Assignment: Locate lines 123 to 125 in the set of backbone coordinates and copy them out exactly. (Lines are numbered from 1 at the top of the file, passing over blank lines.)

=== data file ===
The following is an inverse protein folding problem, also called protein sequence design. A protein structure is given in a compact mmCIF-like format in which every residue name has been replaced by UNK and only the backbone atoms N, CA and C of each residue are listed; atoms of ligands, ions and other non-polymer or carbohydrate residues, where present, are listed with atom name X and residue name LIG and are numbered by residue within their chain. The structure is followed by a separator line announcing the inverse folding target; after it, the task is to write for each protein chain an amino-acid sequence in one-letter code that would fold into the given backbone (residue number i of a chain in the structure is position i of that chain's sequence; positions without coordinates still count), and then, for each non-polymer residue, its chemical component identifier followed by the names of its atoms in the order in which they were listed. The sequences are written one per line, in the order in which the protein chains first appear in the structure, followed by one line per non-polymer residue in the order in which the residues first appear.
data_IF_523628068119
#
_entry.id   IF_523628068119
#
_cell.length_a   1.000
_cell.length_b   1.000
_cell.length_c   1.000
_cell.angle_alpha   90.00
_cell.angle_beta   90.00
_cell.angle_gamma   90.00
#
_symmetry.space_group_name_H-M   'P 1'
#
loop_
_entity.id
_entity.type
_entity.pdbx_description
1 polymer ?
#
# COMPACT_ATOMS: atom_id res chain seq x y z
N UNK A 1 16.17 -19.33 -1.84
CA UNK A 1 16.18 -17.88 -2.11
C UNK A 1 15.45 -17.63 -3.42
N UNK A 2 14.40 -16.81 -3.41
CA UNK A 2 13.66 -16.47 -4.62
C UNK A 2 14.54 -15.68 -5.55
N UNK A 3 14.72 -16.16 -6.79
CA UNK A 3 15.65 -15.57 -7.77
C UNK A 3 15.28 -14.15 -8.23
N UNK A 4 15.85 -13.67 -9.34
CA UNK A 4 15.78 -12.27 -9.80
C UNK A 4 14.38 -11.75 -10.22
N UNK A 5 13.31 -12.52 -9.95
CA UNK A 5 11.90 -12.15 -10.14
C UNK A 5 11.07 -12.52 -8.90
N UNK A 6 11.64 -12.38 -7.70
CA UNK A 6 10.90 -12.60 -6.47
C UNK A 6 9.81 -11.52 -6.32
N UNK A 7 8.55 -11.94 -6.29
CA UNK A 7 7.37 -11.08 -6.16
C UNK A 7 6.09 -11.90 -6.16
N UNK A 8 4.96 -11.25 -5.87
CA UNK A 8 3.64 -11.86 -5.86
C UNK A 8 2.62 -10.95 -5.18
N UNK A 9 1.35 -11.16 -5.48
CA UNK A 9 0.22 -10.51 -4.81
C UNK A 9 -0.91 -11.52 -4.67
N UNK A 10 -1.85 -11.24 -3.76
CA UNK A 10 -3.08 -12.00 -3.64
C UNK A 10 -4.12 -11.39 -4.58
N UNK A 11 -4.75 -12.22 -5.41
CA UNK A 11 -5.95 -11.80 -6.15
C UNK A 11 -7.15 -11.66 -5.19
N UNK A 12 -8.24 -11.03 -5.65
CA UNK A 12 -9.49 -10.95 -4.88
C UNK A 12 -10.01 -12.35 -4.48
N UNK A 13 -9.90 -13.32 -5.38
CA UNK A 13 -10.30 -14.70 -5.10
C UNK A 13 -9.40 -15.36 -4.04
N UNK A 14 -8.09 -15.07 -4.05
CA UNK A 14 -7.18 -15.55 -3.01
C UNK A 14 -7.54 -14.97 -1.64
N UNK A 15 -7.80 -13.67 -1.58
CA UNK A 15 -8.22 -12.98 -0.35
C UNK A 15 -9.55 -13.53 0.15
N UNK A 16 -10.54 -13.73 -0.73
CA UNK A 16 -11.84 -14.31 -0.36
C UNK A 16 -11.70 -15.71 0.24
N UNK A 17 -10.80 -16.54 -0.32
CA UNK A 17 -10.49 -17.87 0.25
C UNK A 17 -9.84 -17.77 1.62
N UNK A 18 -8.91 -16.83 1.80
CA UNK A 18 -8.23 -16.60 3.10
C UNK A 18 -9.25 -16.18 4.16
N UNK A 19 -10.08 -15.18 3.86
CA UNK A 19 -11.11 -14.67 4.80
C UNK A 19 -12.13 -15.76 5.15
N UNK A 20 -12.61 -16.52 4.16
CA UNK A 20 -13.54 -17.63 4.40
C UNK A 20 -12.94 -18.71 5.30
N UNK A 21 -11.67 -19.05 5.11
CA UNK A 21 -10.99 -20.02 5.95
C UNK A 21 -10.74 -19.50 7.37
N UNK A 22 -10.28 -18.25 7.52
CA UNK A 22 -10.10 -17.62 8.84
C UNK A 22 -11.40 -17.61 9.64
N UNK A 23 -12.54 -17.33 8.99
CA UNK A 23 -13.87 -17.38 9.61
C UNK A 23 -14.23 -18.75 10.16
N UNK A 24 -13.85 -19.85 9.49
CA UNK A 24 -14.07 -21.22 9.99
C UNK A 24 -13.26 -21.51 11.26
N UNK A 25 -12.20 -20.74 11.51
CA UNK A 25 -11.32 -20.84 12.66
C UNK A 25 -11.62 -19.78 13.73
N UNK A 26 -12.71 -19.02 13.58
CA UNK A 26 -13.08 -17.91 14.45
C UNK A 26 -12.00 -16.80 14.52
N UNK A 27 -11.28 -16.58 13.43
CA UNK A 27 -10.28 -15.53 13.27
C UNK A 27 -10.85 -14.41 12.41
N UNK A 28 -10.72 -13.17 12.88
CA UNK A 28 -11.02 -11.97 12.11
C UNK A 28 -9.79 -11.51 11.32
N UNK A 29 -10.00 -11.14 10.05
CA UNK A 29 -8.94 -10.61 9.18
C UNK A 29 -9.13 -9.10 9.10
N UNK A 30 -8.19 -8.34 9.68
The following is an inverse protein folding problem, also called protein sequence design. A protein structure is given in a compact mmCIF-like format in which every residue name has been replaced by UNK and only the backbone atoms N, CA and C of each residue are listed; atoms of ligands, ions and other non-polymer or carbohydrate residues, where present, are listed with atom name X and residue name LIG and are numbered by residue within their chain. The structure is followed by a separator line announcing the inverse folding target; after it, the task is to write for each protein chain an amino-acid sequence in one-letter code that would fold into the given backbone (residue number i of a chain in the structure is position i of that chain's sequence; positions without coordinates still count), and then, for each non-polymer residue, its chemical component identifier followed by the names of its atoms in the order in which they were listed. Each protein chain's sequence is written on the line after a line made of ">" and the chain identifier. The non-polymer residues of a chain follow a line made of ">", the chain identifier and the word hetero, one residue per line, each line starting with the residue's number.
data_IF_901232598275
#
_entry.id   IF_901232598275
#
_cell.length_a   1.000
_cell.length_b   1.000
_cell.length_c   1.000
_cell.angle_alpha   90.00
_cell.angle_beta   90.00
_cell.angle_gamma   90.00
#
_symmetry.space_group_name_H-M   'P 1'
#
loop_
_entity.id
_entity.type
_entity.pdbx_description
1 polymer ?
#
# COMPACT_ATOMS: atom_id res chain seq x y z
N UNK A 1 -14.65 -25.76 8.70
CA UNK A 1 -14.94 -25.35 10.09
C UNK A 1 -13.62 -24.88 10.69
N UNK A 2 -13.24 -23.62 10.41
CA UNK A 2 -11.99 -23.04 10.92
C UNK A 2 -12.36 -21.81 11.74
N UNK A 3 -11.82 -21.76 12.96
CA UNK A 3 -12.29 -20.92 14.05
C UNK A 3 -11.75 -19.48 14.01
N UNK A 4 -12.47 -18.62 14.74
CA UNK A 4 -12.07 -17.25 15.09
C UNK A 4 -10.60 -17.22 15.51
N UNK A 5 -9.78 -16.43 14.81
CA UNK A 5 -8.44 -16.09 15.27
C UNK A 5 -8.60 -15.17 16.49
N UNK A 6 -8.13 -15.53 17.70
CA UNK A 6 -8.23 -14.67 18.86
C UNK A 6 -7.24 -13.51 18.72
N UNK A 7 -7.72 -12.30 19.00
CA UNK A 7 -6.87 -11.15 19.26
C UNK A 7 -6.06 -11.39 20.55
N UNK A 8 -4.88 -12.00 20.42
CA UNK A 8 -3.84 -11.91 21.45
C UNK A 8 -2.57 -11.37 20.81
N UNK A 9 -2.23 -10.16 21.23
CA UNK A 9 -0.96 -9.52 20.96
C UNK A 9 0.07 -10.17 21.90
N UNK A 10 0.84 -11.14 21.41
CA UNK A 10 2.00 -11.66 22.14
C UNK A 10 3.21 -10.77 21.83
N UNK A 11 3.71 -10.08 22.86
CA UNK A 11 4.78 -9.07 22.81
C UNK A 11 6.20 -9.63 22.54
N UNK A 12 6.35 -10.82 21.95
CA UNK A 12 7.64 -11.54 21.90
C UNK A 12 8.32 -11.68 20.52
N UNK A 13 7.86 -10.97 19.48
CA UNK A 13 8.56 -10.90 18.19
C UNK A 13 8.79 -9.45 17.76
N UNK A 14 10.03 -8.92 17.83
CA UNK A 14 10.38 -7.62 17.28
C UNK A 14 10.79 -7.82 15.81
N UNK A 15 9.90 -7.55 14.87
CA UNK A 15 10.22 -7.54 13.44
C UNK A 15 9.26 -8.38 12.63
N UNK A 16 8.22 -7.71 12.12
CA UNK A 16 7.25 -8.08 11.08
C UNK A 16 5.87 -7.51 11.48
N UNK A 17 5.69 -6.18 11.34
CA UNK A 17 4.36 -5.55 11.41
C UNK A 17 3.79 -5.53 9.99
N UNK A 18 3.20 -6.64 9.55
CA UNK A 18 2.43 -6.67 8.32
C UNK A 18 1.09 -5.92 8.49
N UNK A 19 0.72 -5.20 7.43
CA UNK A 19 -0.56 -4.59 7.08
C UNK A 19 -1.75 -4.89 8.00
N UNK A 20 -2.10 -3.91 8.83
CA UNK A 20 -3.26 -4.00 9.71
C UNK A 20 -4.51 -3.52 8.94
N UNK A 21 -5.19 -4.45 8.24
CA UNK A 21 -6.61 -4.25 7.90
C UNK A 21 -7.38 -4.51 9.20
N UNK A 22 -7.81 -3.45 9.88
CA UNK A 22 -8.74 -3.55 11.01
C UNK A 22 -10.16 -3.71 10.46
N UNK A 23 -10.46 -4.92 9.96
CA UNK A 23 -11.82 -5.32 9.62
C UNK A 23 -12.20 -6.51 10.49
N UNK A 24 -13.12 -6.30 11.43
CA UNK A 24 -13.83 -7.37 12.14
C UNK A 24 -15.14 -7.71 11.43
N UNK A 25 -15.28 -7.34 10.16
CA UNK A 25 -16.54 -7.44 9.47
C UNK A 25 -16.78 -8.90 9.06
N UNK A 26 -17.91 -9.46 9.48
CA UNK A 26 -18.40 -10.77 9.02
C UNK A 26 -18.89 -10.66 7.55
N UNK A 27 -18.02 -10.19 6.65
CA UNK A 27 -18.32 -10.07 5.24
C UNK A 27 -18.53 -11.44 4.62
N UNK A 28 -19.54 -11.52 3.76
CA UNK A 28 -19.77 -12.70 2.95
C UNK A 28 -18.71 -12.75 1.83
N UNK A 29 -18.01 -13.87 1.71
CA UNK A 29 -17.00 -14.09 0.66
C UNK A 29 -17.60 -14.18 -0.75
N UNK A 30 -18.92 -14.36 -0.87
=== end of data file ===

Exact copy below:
#
loop_
_entity.id